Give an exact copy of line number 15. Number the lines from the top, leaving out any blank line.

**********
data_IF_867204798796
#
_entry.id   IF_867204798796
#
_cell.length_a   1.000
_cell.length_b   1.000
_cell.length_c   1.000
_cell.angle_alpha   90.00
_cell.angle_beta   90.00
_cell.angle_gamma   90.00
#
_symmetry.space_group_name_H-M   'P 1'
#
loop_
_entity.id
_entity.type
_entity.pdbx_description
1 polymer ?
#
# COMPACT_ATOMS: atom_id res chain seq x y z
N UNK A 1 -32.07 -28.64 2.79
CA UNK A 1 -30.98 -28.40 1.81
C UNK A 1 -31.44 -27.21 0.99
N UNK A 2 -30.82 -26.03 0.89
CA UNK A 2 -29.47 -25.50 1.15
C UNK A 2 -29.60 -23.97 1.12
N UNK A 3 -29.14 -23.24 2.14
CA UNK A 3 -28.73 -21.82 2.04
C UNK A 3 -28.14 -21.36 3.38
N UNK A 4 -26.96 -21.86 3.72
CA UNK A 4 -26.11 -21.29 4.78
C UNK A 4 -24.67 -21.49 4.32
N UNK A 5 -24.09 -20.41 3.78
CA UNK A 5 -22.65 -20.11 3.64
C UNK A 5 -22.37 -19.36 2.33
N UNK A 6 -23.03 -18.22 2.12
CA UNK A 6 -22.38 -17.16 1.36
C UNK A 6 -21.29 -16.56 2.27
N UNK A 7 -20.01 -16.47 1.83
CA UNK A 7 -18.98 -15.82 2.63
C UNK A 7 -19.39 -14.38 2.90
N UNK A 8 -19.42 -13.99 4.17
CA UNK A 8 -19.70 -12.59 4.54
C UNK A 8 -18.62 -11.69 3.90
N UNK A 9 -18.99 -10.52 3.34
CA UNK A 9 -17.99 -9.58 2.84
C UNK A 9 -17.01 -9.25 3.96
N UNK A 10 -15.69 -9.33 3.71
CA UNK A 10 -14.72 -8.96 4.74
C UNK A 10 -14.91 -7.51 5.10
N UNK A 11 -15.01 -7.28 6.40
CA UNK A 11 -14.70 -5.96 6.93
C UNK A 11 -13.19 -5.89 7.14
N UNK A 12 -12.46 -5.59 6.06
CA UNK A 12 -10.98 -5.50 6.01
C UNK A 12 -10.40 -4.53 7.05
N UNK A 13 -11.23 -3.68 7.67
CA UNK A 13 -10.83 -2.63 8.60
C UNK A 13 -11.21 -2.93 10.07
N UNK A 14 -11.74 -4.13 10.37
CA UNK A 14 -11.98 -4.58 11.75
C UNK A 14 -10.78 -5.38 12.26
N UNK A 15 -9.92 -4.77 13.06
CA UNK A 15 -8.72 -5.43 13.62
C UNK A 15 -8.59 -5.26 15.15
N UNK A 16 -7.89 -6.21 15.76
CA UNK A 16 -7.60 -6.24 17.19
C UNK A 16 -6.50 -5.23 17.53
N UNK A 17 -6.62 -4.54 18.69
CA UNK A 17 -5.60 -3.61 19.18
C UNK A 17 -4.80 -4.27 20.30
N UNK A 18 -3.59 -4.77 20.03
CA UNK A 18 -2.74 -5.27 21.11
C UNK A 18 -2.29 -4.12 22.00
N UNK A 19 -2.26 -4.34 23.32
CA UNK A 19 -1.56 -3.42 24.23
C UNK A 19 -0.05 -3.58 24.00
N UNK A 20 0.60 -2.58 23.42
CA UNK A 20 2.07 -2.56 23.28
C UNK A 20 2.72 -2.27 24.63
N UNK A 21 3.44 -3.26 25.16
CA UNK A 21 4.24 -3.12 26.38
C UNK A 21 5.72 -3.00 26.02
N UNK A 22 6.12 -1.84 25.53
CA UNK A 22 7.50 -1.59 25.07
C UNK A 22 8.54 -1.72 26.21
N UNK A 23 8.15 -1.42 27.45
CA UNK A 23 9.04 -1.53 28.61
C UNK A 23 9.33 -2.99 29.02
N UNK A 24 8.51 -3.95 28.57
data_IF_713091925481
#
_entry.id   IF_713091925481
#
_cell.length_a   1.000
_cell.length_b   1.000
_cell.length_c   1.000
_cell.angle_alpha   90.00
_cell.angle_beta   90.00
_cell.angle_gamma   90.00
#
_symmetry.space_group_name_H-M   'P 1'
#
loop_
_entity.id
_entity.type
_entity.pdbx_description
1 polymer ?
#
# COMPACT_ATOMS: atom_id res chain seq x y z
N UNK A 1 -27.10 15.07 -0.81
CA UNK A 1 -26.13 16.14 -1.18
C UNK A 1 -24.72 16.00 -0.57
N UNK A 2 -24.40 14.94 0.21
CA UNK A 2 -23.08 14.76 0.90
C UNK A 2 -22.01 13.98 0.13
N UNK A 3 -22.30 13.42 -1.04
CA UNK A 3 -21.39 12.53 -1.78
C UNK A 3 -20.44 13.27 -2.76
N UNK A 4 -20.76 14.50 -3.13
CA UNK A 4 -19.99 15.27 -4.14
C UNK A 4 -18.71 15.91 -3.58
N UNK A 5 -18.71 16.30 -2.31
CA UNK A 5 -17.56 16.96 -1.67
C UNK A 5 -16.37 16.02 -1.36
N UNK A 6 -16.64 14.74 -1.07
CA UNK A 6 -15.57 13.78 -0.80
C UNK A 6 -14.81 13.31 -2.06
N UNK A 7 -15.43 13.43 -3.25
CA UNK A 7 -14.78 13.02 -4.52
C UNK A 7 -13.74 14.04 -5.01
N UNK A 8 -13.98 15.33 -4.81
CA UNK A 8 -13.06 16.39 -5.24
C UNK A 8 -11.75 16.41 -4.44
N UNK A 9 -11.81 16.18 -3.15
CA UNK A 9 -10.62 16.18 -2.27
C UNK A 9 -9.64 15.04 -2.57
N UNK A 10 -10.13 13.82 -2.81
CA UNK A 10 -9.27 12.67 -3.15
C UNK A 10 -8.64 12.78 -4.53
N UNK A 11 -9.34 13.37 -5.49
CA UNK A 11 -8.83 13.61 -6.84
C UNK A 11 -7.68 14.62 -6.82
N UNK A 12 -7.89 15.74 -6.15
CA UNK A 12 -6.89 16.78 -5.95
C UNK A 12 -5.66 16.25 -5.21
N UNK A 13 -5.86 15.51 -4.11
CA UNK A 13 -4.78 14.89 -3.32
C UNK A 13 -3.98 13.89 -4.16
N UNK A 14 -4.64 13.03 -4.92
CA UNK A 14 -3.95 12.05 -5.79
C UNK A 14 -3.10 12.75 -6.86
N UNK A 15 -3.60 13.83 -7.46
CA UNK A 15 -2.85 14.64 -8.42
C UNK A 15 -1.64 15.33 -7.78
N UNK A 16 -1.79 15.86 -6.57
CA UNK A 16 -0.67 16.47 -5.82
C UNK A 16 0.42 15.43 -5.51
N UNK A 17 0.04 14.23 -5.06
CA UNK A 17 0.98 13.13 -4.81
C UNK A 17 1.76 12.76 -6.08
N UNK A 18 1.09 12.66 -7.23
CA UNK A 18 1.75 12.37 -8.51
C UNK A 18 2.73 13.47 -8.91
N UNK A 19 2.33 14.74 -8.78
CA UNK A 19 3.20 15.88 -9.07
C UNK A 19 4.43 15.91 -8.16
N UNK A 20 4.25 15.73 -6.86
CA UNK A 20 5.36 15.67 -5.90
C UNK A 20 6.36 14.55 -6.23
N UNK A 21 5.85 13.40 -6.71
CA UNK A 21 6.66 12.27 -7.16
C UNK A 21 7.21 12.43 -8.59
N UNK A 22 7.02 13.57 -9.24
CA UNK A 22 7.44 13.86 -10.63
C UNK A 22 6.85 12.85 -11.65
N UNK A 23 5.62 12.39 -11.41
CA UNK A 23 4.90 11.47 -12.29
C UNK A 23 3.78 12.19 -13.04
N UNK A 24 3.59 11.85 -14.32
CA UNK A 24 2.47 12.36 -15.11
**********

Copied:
_entity.id